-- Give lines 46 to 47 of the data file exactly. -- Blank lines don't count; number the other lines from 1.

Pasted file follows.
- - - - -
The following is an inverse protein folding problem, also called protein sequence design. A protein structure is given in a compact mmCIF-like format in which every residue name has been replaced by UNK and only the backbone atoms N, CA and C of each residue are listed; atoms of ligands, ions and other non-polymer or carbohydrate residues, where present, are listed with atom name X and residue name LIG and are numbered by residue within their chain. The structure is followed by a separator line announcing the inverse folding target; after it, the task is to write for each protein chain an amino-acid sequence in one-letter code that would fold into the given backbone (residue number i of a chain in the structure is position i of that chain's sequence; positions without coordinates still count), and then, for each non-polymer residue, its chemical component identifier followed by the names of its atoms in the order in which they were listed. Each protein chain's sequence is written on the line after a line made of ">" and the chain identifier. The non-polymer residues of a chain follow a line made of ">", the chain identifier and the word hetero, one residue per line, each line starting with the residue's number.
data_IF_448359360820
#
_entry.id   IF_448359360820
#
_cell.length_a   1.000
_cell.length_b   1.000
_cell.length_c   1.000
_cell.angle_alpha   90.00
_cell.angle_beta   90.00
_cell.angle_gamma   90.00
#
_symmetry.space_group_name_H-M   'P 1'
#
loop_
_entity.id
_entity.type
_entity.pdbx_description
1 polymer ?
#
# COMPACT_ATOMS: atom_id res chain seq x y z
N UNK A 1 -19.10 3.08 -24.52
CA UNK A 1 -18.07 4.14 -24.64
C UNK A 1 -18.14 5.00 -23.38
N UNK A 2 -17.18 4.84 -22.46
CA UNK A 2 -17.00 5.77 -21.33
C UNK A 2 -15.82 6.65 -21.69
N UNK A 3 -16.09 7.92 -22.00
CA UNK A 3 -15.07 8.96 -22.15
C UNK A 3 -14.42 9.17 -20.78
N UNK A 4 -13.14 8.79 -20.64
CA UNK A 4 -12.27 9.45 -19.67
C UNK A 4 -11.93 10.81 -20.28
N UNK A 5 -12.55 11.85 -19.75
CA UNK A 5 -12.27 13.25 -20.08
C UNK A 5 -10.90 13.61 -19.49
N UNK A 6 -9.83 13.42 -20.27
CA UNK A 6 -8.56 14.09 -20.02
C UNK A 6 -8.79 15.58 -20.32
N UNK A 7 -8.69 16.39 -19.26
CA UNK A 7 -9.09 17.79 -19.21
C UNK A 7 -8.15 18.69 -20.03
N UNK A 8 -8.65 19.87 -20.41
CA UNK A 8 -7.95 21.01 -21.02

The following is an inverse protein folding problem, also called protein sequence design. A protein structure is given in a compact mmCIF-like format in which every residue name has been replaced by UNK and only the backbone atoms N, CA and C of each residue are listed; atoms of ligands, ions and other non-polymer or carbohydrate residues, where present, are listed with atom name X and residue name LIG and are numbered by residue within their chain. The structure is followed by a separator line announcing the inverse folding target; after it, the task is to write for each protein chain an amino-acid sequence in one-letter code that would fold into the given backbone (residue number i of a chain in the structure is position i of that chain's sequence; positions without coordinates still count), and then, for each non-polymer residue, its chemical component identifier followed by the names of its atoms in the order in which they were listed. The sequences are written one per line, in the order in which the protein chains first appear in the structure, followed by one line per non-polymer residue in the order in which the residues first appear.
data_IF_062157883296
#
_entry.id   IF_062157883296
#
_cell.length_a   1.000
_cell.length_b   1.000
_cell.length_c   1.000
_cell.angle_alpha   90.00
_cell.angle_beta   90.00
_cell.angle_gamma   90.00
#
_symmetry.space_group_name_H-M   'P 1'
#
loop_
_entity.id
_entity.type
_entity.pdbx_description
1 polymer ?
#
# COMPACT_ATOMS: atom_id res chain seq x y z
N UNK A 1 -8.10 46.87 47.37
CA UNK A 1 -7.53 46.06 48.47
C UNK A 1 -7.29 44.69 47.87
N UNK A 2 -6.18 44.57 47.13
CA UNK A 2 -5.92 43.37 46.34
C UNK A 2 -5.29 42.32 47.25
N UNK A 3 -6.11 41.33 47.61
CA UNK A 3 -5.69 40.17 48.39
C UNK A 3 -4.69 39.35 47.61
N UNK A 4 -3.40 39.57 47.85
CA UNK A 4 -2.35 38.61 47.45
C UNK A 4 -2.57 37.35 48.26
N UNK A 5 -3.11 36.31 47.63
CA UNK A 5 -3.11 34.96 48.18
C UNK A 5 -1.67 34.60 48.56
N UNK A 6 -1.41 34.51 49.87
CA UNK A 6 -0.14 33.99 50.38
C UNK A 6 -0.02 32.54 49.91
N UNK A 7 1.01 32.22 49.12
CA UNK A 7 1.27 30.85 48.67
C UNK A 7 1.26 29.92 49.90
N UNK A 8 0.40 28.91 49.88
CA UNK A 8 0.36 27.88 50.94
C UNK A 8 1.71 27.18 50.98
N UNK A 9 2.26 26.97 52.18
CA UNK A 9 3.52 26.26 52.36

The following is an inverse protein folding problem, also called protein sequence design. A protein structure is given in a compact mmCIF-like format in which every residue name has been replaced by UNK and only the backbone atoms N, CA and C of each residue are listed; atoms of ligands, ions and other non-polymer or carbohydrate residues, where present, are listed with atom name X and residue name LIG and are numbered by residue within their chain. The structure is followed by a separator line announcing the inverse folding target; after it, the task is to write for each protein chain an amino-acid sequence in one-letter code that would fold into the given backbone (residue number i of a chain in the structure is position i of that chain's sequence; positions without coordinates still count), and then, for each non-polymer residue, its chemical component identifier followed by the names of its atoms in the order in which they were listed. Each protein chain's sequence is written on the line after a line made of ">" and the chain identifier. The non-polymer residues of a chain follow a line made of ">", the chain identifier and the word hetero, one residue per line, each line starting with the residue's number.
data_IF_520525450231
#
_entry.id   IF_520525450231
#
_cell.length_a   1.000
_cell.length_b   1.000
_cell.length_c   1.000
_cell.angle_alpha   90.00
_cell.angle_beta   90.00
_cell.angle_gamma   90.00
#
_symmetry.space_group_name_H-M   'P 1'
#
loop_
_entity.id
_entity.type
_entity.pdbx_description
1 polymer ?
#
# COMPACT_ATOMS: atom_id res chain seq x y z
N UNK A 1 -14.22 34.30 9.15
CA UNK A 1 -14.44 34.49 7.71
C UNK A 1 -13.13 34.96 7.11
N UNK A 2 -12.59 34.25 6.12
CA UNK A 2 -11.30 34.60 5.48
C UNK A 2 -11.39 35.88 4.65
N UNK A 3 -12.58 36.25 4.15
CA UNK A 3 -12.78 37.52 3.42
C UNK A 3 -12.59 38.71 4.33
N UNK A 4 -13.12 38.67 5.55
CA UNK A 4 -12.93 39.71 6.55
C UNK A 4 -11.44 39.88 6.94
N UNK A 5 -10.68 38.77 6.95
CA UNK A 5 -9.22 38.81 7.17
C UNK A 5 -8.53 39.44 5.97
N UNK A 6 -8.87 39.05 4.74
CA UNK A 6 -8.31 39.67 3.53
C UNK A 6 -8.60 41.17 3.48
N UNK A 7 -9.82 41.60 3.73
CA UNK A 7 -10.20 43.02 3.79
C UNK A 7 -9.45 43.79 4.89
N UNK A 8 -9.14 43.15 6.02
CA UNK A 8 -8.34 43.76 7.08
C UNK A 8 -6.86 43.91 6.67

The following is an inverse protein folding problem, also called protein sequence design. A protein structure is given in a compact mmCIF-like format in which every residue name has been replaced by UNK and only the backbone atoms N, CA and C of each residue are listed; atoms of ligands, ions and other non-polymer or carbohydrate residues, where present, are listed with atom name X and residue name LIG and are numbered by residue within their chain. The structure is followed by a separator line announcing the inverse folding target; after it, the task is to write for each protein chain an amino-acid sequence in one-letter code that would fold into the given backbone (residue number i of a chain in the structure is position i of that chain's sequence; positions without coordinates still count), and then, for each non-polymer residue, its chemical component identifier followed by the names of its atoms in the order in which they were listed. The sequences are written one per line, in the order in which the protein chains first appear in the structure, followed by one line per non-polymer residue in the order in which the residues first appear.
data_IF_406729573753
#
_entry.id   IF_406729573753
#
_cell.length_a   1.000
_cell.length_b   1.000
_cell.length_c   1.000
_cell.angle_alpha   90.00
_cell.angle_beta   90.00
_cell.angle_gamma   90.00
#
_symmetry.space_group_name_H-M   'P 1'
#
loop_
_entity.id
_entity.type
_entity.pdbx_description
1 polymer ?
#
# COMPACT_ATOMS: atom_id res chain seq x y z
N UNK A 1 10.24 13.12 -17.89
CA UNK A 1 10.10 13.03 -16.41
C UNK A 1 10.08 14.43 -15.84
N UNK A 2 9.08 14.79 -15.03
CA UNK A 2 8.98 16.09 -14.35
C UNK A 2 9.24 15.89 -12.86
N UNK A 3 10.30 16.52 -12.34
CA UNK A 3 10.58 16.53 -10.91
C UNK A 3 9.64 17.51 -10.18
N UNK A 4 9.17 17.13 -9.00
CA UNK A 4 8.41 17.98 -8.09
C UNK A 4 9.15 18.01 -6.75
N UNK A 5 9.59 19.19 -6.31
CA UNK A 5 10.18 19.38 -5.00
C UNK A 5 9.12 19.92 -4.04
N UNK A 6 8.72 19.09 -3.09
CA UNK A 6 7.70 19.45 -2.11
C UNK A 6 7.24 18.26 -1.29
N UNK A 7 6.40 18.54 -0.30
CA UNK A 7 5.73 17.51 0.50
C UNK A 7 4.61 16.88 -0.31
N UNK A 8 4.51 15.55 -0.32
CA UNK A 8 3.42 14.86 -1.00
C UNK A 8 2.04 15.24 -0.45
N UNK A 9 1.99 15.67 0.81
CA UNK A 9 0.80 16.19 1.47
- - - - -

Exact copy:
data_IF_062157883296
#